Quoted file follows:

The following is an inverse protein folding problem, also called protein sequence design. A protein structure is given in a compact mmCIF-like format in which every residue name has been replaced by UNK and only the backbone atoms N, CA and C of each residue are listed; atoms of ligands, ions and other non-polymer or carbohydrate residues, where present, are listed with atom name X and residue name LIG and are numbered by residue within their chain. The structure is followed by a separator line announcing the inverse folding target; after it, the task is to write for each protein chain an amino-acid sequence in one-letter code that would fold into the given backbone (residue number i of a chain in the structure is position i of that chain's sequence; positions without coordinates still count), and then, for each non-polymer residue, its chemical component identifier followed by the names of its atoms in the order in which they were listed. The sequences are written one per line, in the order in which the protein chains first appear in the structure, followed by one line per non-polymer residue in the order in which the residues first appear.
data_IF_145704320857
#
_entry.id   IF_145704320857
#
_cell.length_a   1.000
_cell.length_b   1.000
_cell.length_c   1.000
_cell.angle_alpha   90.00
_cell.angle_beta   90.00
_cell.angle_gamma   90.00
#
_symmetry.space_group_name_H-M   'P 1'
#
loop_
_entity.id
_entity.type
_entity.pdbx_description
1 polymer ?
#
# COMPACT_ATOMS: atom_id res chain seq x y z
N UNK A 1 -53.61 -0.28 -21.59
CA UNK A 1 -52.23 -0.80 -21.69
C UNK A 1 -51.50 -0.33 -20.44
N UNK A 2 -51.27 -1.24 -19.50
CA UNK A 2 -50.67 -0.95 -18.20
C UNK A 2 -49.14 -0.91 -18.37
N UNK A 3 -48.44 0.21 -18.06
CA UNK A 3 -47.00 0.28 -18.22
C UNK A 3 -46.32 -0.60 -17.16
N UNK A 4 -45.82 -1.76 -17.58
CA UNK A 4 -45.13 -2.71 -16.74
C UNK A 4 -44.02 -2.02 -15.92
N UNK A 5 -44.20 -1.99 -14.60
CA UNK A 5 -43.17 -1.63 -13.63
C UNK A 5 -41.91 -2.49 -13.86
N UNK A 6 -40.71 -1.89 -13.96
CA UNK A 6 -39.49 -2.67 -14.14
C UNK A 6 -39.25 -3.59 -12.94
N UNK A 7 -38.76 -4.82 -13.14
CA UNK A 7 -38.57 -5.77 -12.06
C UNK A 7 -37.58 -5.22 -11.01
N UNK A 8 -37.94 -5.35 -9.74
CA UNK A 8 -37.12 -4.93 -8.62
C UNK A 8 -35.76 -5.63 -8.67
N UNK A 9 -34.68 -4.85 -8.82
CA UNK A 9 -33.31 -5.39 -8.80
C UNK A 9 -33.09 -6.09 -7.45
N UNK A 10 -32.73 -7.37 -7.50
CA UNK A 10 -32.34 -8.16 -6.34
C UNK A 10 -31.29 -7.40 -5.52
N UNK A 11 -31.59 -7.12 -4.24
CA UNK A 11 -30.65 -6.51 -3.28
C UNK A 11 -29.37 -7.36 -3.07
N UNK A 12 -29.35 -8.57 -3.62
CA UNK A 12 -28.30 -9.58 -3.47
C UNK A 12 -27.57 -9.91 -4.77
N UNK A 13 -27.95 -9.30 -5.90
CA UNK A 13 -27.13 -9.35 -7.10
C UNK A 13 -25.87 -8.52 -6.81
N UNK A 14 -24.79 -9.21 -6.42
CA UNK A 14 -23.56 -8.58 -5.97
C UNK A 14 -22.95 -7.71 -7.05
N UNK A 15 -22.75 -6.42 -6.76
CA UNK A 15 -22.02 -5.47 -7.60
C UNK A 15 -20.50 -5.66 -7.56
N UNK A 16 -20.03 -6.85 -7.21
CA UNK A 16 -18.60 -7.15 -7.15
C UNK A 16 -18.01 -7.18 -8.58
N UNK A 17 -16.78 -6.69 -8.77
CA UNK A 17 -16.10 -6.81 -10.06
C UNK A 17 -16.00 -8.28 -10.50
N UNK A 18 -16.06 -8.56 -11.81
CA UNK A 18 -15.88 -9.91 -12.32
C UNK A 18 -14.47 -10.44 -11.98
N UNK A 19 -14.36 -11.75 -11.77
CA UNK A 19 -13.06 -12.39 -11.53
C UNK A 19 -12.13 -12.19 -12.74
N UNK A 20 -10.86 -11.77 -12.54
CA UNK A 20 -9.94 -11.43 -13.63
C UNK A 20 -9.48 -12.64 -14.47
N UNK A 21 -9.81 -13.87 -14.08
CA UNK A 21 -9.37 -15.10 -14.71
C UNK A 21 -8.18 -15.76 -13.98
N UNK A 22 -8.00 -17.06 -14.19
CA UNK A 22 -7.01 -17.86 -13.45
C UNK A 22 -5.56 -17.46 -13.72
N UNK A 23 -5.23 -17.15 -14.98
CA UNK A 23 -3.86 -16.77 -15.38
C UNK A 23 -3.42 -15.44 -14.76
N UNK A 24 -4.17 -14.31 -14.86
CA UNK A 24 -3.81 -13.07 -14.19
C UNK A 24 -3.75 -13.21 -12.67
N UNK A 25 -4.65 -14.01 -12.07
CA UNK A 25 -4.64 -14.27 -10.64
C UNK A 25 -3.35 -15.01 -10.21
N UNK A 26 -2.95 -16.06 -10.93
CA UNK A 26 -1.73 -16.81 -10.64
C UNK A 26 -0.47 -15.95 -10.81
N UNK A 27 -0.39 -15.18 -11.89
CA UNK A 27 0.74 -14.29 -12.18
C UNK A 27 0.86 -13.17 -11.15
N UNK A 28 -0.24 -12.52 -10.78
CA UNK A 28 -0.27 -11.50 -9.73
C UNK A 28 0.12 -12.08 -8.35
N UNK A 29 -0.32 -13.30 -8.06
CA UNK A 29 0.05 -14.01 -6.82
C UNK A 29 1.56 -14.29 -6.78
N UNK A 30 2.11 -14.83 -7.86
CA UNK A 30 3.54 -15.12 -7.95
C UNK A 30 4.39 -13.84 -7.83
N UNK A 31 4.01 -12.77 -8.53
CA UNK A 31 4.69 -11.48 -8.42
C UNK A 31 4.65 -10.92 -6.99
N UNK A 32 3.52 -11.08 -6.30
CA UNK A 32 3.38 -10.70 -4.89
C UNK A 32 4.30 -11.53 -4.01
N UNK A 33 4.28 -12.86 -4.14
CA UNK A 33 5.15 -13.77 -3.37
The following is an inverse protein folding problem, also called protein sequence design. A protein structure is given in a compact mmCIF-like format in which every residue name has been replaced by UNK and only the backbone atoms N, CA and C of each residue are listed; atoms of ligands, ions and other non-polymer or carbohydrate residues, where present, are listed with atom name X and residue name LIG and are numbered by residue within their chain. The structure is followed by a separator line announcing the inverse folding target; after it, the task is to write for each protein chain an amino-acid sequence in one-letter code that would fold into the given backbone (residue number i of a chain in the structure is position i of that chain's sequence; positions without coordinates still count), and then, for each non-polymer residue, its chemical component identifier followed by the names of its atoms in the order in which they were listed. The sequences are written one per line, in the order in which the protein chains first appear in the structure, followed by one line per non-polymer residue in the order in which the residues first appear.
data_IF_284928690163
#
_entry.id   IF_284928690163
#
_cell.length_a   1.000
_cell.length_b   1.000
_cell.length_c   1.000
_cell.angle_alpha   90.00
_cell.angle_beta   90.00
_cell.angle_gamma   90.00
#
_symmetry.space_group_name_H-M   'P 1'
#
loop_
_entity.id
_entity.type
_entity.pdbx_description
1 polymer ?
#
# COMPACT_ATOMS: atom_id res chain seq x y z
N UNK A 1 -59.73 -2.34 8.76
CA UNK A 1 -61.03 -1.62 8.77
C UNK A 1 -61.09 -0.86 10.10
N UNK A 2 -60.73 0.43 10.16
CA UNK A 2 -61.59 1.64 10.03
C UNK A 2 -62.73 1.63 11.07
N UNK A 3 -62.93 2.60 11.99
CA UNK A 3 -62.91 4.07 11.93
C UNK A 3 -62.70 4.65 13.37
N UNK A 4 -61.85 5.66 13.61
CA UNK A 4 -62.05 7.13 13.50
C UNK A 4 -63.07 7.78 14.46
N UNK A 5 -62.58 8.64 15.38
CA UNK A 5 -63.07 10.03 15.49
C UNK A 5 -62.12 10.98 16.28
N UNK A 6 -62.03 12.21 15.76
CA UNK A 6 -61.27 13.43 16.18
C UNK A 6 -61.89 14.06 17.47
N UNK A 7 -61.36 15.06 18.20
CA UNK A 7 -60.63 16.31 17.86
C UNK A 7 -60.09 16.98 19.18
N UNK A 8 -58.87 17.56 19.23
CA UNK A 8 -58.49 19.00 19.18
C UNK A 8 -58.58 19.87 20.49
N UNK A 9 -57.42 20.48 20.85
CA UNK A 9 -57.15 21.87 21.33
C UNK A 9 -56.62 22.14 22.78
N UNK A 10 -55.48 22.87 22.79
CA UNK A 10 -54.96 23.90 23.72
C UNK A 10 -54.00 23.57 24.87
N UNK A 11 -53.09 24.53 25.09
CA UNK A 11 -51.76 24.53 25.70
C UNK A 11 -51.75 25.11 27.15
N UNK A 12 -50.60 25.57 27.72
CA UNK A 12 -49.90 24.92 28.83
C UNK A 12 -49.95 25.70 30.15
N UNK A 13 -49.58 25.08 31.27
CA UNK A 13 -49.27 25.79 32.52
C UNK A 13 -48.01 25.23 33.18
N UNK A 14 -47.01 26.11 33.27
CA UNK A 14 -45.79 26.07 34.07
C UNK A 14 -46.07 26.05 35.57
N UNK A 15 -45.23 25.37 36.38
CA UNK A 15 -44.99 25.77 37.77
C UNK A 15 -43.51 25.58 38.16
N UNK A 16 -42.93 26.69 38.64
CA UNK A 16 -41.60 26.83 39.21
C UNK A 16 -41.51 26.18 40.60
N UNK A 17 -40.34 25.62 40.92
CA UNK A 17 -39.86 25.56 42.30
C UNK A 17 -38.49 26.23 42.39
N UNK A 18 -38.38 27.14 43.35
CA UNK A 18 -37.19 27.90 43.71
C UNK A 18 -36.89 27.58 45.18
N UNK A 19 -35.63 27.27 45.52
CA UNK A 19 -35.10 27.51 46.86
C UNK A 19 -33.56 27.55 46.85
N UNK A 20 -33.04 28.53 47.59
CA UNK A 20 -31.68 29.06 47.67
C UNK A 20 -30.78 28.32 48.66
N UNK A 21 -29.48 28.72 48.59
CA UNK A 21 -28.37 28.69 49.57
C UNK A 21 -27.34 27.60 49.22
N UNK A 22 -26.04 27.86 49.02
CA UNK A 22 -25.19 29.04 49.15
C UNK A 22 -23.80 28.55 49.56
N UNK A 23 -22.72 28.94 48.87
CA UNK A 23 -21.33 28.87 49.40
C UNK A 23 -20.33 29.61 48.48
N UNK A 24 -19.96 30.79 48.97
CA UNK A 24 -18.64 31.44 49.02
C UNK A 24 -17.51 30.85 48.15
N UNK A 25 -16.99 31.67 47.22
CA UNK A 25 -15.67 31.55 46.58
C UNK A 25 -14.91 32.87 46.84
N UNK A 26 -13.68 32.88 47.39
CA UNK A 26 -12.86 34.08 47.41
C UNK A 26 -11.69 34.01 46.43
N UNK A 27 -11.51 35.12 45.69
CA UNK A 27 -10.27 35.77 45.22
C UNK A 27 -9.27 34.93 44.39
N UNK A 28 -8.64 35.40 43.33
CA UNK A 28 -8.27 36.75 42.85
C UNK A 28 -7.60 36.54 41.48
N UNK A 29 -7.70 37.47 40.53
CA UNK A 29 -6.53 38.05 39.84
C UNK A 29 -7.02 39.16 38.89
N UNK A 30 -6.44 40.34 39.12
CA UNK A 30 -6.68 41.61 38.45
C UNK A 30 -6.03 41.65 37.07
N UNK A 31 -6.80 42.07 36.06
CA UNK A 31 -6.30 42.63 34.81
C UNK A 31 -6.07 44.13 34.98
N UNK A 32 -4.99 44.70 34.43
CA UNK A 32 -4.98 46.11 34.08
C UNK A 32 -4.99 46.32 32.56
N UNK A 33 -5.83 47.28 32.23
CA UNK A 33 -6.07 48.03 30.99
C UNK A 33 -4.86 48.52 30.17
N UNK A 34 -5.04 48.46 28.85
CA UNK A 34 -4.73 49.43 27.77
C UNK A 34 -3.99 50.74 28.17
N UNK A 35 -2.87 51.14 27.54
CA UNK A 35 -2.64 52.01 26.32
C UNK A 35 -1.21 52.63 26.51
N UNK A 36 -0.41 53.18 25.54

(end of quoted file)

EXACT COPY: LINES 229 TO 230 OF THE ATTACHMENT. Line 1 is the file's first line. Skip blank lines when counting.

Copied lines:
CA UNK A 30 -6.68 41.61 38.45
C UNK A 30 -6.03 41.65 37.07